Remember the core minimalist principle that sometimes free space is more valuable than anything you can put into it.
When you allow yourself or someone else to reach the end of a thought and don’t immediately jump in with the next thing, it gives both of you some space to think, process what has already gone between you, and speak more thoughtfully to one another.
This case is apparent when speaking with introverts or people with certain types of anxiety. They may have something to say but need a moment to decide how to say it. A brief pause from you may feel like a gift to them, an invitation to share their insight.
Learn to love that free space for its own sake.
Clarify Before Responding
Okay, pay close attention for a moment because this one is a killer.
You know that telephone game? The one where someone whispers something in your ear, and you whisper what you think you heard in the next person’s ear, and so on? Usually, after a chain of just a few people, the phrase becomes unrecognizable from what it originally was.
Everyday conversations can be similar, except we don’t notice it happening.One of the greatest breakdowns in interpersonal communication is that we frequently respond to what wethink the other person said rather than what they were trying to say. This disconnect can be a source of frustration, even anger. It is both a cause and an agitator in countless arguments.
Try this. From time to time in conversation, repeat back what you think the other person said, in your own words, before responding. Don’t reply; just repeat. As often as not, the other person will want to correct you somewhat, or at least clarify. That is okay; in fact, it’s the point. That is the technique working.
You can prevent a great deal of miscommunication by making sure you understand what you heard before responding to it.
Great listeners understand the importance of clarifying. They use it to defuse tension, show respect, and improve their relationships.
Think About the Type of Response You Give
When you do respond in conversation, it is critical to consider how you respond. First, try to understand where the person is coming from. The good news is that if you’re already using some of the other strategies on this list, this should go naturally.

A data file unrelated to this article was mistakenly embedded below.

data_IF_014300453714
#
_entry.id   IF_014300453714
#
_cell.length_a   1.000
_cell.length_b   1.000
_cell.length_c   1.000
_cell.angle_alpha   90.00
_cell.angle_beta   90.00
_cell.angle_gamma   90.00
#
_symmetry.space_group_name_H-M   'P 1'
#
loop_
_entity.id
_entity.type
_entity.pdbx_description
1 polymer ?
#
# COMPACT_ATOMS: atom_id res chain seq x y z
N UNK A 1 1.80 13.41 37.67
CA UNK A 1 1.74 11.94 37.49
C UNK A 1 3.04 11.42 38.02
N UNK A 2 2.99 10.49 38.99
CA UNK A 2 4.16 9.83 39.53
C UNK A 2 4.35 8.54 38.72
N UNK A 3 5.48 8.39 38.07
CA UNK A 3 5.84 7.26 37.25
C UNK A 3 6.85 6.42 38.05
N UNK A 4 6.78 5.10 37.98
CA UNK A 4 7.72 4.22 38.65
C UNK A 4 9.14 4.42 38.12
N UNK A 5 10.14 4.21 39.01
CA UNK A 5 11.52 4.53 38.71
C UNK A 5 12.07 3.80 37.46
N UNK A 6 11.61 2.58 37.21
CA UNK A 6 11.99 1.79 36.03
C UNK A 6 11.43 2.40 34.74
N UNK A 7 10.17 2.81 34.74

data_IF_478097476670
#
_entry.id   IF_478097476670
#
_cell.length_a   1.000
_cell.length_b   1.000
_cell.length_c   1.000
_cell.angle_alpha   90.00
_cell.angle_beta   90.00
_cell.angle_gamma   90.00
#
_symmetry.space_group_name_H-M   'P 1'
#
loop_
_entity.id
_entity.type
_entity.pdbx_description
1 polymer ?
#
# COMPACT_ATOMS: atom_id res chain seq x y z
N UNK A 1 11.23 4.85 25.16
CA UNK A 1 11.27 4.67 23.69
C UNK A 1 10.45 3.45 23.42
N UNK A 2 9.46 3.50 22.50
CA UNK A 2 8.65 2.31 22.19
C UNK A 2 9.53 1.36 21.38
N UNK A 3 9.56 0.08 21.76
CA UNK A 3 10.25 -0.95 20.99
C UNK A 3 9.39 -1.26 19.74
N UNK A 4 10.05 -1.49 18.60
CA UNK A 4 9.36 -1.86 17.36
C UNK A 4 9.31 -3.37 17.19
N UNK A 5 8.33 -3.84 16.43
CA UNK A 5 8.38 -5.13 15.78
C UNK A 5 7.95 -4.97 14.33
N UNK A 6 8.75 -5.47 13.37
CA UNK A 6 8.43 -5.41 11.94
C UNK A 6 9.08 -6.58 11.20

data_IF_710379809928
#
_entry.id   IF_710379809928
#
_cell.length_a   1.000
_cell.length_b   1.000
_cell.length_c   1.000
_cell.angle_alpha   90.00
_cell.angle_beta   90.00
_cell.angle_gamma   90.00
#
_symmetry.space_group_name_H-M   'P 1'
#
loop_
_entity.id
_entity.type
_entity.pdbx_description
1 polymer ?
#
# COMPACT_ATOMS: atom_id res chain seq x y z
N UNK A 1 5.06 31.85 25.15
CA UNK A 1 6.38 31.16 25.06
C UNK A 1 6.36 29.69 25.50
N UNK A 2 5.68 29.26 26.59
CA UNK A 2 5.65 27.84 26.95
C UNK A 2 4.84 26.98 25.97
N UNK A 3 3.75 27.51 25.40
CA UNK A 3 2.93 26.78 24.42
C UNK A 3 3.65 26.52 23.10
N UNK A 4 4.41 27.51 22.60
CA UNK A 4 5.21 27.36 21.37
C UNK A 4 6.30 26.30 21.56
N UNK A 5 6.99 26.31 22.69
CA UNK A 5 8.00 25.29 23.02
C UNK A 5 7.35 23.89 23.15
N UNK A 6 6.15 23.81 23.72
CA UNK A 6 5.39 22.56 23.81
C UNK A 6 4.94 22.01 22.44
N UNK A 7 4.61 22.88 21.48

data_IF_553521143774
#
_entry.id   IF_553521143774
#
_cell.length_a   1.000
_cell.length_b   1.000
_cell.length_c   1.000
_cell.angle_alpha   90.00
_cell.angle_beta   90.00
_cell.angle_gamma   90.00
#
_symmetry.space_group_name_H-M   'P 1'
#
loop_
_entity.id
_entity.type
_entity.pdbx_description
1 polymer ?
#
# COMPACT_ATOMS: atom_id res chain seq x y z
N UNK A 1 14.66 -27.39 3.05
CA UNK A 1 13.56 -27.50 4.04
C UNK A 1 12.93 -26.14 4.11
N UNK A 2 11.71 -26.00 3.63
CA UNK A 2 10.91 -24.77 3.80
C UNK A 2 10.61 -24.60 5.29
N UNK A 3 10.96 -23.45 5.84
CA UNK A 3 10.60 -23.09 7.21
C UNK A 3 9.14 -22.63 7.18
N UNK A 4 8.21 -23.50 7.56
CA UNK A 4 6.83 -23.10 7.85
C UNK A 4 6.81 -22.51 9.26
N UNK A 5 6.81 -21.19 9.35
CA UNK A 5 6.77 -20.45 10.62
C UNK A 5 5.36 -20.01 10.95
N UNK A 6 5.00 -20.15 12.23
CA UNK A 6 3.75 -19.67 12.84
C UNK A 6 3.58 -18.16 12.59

Not all conversations are the same. If you can read the context to understand better what someone is looking for, you will be able to act in a way that makes them feel heard and builds your connection with them.
Here’s an example most of us will recognize: sometimes, a person is coming to you for advice. But, usually, they aren’t.
If someone is giving clear signals that they want advice (“I’m not sure how to handle this,” “what would you do?” etc.), feel free to offer suggestions. But other times, they may be looking for validation, loving and supportive words, someone to laugh with, an ear that will let them vent their frustration, or who knows what else.
Your opinions and responses will always be your own, but things will go much smoother when you can match the way you’re responding with the type of conversation the other person is trying to have with you.
If you can meet people on the level that they are approaching you, you’re well on your way to being a great listener and having conversations that leave everyone feeling more peaceful, satisfied, and fulfilled.
4 thoughts on “5 Things Great Listeners Actually Do”
Great thoughts and ideas to ponder.
In teaching, we use something called ‘wait time’, kind of like what you’re saying in #3. Some people need time to process before they can respond.
I also agree with your point of clarifying the other person’s point before responding. This does tend to minimize misunderstandings.
Thanks! I think listening is (maybe obviously) much more about what you don’t say than what you do, and it’s a great thing to make sure to give other people enough room to feel validated.
Welcome to YAW. As a retired mental health counselor I really liked reading what you had to say. So much of this your information is what we learn when we begin the program to learn to be a counselor. Of course, it is basic listening skills, but you would be amazed at how many people need to be taught these skills. Thanks for sharing.
Thanks a bunch, Karen, glad you stopped by for a visit! Coming from a mental health counselor, I’m going to put this feedback up on a very high shelf 🙂
I do find it fascinating how basic these skills can seem, while at the same time being so foreign to many of us. Some of them I’ve definitely needed to learn along the way, and I’m so glad I have!